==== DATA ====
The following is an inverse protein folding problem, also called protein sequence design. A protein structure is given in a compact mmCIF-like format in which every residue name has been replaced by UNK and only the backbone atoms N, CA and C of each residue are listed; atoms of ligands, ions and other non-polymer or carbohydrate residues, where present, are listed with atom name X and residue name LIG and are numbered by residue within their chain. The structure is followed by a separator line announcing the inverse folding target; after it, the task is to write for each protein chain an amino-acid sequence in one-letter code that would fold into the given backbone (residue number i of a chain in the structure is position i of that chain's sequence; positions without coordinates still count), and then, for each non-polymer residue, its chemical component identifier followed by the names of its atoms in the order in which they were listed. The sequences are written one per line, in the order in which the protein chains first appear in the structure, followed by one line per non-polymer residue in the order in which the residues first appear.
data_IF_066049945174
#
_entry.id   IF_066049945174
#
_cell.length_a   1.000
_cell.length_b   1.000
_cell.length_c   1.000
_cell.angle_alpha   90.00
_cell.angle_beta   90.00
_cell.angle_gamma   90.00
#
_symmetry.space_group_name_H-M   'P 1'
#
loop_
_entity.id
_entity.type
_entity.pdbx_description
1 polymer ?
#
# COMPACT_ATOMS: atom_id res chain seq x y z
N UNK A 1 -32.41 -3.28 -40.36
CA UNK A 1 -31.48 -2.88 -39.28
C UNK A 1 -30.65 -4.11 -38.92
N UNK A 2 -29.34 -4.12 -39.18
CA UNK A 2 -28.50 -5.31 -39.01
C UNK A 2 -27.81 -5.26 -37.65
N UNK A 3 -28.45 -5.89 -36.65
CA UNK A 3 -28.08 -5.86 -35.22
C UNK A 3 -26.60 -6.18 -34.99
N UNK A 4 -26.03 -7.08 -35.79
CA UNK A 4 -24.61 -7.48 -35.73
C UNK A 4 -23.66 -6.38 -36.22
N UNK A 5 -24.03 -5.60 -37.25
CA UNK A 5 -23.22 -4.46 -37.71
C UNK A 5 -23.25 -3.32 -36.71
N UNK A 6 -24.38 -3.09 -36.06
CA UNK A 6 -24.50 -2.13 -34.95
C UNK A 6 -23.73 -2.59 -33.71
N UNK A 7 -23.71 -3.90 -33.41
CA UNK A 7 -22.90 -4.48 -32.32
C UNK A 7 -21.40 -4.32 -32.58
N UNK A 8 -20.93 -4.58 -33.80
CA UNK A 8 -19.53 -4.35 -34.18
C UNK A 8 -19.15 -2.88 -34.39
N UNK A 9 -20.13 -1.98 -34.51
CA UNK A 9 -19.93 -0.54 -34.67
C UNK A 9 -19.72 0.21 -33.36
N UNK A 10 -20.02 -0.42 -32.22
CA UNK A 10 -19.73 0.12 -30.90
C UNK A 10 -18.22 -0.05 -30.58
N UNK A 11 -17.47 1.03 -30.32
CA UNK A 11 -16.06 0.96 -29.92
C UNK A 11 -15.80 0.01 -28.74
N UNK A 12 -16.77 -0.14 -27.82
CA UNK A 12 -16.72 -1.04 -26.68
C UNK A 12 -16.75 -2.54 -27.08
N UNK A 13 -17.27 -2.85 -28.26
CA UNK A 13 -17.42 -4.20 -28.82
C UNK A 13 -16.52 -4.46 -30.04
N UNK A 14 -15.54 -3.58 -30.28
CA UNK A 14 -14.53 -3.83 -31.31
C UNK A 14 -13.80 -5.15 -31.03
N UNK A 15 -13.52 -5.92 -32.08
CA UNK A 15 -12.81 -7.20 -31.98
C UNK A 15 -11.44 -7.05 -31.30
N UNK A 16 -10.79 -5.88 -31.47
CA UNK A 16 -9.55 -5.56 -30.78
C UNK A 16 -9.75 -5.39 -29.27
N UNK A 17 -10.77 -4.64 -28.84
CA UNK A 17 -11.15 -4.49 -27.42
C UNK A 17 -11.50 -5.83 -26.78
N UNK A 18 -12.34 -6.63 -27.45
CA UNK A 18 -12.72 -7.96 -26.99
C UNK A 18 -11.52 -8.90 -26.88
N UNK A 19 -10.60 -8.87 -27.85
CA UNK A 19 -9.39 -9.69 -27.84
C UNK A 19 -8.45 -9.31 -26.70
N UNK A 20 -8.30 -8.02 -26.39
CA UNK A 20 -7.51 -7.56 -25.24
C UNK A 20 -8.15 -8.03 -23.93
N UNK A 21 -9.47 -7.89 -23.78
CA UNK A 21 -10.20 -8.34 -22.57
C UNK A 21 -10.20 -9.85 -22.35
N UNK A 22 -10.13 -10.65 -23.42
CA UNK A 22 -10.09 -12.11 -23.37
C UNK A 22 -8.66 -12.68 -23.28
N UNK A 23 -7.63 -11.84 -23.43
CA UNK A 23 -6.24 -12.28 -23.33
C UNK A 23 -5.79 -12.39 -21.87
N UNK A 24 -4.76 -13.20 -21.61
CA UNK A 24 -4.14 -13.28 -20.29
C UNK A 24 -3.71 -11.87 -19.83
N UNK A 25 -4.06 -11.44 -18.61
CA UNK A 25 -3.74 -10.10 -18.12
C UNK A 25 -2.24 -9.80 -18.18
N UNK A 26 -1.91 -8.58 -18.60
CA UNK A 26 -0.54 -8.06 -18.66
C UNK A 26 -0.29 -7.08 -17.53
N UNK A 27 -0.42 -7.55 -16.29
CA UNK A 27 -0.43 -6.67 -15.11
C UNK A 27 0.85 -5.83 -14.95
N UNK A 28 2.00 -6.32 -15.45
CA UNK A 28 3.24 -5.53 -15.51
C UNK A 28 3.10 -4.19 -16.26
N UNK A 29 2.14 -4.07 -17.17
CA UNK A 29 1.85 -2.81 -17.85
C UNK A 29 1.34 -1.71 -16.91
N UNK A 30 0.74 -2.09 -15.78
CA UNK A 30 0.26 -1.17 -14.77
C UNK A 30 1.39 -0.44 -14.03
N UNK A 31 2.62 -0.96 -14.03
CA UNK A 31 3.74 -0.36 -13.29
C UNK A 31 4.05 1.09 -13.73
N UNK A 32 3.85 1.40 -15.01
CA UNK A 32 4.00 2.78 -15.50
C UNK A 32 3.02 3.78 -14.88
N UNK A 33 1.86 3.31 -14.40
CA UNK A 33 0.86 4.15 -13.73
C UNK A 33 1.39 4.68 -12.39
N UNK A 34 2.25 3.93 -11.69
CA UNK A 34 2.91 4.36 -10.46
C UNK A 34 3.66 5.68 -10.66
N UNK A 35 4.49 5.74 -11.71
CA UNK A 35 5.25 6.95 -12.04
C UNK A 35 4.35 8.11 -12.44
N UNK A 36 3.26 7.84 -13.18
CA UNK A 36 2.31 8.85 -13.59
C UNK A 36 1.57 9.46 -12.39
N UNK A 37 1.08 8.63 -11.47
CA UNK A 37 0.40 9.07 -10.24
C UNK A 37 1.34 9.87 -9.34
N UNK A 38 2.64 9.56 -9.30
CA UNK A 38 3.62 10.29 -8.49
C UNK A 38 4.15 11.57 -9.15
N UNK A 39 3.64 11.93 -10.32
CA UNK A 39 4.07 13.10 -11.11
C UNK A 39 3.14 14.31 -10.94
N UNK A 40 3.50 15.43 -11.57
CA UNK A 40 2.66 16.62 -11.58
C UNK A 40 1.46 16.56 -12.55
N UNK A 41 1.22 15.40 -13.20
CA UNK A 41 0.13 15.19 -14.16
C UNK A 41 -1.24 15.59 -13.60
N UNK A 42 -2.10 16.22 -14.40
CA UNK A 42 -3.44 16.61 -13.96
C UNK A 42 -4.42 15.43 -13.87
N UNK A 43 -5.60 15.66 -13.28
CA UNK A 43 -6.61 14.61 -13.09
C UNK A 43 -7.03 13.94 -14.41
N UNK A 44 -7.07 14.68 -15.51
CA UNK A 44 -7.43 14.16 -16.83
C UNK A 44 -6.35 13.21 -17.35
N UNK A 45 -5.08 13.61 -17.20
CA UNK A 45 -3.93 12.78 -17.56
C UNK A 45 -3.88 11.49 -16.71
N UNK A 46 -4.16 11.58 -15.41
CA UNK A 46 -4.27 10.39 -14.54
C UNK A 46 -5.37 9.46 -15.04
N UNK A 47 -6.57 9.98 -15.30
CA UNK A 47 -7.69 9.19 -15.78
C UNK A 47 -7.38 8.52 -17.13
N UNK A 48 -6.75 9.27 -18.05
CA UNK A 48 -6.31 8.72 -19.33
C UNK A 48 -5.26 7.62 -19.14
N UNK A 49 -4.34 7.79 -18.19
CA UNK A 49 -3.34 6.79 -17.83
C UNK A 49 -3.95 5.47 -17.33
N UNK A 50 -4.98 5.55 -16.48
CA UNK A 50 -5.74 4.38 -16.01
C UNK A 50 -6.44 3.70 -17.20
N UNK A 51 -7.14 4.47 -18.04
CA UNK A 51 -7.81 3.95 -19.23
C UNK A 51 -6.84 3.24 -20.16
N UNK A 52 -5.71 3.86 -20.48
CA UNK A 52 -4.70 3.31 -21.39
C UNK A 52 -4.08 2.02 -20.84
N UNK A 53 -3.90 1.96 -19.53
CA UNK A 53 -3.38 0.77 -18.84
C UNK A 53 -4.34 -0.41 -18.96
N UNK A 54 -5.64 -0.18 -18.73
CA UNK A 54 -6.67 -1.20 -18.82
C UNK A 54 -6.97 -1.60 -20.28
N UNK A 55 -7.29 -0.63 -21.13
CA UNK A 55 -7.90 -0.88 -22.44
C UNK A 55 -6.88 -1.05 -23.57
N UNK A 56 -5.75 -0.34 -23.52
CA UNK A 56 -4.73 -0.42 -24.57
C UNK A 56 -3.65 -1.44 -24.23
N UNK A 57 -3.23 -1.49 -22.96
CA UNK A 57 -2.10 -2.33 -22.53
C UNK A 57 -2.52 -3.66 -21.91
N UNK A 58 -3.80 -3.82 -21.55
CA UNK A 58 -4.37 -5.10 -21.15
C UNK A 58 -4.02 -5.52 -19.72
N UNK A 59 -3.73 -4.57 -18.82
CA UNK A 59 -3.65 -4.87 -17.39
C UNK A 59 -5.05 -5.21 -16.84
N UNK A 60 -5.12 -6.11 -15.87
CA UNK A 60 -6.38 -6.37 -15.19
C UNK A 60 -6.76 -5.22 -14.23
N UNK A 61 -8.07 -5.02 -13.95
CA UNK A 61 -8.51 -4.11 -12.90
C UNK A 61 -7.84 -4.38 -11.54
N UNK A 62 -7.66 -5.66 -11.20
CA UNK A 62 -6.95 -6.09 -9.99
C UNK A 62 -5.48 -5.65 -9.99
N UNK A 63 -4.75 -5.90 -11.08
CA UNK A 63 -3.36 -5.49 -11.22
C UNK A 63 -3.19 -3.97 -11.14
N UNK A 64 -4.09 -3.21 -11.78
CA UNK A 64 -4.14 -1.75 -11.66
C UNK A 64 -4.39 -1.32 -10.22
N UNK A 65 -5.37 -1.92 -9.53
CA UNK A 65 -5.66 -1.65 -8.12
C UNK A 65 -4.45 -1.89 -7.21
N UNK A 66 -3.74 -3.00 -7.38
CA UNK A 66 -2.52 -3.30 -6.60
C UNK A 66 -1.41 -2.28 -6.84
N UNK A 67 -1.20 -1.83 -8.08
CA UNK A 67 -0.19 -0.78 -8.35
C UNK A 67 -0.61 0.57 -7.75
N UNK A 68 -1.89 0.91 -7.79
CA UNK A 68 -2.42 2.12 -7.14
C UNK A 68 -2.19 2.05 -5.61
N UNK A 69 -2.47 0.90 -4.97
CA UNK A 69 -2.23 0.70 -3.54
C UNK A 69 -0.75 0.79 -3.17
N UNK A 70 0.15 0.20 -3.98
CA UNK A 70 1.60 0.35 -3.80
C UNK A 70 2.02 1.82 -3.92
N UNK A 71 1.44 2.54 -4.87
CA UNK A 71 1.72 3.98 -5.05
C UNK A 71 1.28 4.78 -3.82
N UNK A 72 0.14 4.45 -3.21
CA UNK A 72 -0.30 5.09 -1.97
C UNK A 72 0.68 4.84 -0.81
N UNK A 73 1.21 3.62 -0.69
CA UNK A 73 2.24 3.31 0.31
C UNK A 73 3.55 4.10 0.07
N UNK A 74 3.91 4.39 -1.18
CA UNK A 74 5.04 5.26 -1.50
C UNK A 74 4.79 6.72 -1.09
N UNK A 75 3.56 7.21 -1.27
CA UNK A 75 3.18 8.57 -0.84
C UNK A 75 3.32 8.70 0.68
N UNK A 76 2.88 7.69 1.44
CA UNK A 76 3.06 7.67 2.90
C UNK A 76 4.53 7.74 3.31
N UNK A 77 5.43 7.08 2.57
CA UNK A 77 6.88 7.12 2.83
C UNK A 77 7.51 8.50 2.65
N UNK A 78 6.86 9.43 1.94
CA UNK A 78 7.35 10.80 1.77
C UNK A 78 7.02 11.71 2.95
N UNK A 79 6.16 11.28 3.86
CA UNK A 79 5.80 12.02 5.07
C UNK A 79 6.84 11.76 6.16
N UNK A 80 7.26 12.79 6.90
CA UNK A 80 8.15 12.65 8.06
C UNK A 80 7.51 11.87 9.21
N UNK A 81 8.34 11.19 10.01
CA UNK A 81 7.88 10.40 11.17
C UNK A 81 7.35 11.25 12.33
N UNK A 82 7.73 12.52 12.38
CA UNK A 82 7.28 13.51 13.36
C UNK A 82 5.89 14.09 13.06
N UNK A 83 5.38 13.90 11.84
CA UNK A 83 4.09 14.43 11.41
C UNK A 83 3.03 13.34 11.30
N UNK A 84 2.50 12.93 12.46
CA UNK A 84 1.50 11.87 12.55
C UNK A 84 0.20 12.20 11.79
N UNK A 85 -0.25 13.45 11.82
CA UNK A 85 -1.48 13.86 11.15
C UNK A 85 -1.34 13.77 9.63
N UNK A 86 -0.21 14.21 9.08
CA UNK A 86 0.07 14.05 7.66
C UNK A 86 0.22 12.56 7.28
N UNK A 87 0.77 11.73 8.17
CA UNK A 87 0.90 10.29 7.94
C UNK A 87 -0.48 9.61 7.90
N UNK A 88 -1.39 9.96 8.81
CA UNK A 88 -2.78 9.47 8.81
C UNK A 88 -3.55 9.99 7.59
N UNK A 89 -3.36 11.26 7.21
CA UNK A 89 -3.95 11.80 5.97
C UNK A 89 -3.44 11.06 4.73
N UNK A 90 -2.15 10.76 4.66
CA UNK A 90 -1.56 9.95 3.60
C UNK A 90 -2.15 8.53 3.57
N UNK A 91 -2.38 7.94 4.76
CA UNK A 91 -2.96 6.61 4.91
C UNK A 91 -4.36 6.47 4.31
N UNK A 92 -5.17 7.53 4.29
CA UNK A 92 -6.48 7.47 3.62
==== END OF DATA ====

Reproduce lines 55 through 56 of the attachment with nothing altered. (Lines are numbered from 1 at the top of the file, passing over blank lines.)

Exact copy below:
N UNK A 12 -16.77 -0.14 -27.82
CA UNK A 12 -16.72 -1.04 -26.68